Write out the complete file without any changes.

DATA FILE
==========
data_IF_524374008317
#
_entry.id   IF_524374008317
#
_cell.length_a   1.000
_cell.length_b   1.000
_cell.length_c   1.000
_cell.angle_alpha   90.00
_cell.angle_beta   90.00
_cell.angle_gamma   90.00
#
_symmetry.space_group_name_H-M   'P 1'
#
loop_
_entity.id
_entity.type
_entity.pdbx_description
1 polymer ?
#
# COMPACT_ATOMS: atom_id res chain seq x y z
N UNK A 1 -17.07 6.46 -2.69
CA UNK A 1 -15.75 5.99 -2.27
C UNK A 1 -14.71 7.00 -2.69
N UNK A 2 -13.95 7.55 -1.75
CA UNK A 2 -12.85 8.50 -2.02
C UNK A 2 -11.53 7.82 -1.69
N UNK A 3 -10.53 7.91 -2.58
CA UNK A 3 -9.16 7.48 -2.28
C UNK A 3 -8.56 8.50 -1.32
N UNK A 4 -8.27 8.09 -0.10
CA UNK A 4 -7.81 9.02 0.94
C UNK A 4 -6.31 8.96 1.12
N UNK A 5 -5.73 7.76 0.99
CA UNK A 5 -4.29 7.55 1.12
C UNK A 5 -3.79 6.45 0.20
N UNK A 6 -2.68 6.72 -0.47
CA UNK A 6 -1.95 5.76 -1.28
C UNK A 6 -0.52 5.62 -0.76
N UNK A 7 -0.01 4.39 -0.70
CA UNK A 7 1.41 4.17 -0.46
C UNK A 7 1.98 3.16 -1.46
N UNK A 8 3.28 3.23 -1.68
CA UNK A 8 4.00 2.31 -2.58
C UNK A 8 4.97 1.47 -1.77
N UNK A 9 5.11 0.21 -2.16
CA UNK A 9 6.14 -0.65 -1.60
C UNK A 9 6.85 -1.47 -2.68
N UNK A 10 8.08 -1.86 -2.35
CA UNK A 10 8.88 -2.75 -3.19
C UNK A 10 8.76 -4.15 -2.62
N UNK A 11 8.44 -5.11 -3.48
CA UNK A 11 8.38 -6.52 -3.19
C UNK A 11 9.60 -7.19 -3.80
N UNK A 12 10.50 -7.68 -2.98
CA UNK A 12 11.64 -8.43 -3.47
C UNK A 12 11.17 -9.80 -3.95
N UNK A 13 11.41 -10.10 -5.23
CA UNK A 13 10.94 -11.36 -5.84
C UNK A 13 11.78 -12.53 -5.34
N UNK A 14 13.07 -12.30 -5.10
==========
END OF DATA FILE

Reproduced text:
data_IF_524374008317
#
_entry.id   IF_524374008317
#
_cell.length_a   1.000
_cell.length_b   1.000
_cell.length_c   1.000
_cell.angle_alpha   90.00
_cell.angle_beta   90.00
_cell.angle_gamma   90.00
#
_symmetry.space_group_name_H-M   'P 1'
#
loop_
_entity.id
_entity.type
_entity.pdbx_description
1 polymer ?
#
# COMPACT_ATOMS: atom_id res chain seq x y z
N UNK A 1 -17.07 6.46 -2.69
CA UNK A 1 -15.75 5.99 -2.27
C UNK A 1 -14.71 7.00 -2.69
N UNK A 2 -13.95 7.55 -1.75
CA UNK A 2 -12.85 8.50 -2.02
C UNK A 2 -11.53 7.82 -1.69
N UNK A 3 -10.53 7.91 -2.58
CA UNK A 3 -9.16 7.48 -2.28
C UNK A 3 -8.56 8.50 -1.32
N UNK A 4 -8.27 8.09 -0.10
CA UNK A 4 -7.81 9.02 0.94
C UNK A 4 -6.31 8.96 1.12
N UNK A 5 -5.73 7.76 0.99
CA UNK A 5 -4.29 7.55 1.12
C UNK A 5 -3.79 6.45 0.20
N UNK A 6 -2.68 6.72 -0.47
CA UNK A 6 -1.95 5.76 -1.28
C UNK A 6 -0.52 5.62 -0.76
N UNK A 7 -0.01 4.39 -0.70
CA UNK A 7 1.41 4.17 -0.46
C UNK A 7 1.98 3.16 -1.46
N UNK A 8 3.28 3.23 -1.68
CA UNK A 8 4.00 2.31 -2.58
C UNK A 8 4.97 1.47 -1.77
N UNK A 9 5.11 0.21 -2.16
CA UNK A 9 6.14 -0.65 -1.60
C UNK A 9 6.85 -1.47 -2.68
N UNK A 10 8.08 -1.86 -2.35
CA UNK A 10 8.88 -2.75 -3.19
C UNK A 10 8.76 -4.15 -2.62
N UNK A 11 8.44 -5.11 -3.48
CA UNK A 11 8.38 -6.52 -3.19
C UNK A 11 9.60 -7.19 -3.80
N UNK A 12 10.50 -7.68 -2.98
CA UNK A 12 11.64 -8.43 -3.47
C UNK A 12 11.17 -9.80 -3.95
N UNK A 13 11.41 -10.10 -5.23
CA UNK A 13 10.94 -11.36 -5.84
C UNK A 13 11.78 -12.53 -5.34
N UNK A 14 13.07 -12.30 -5.10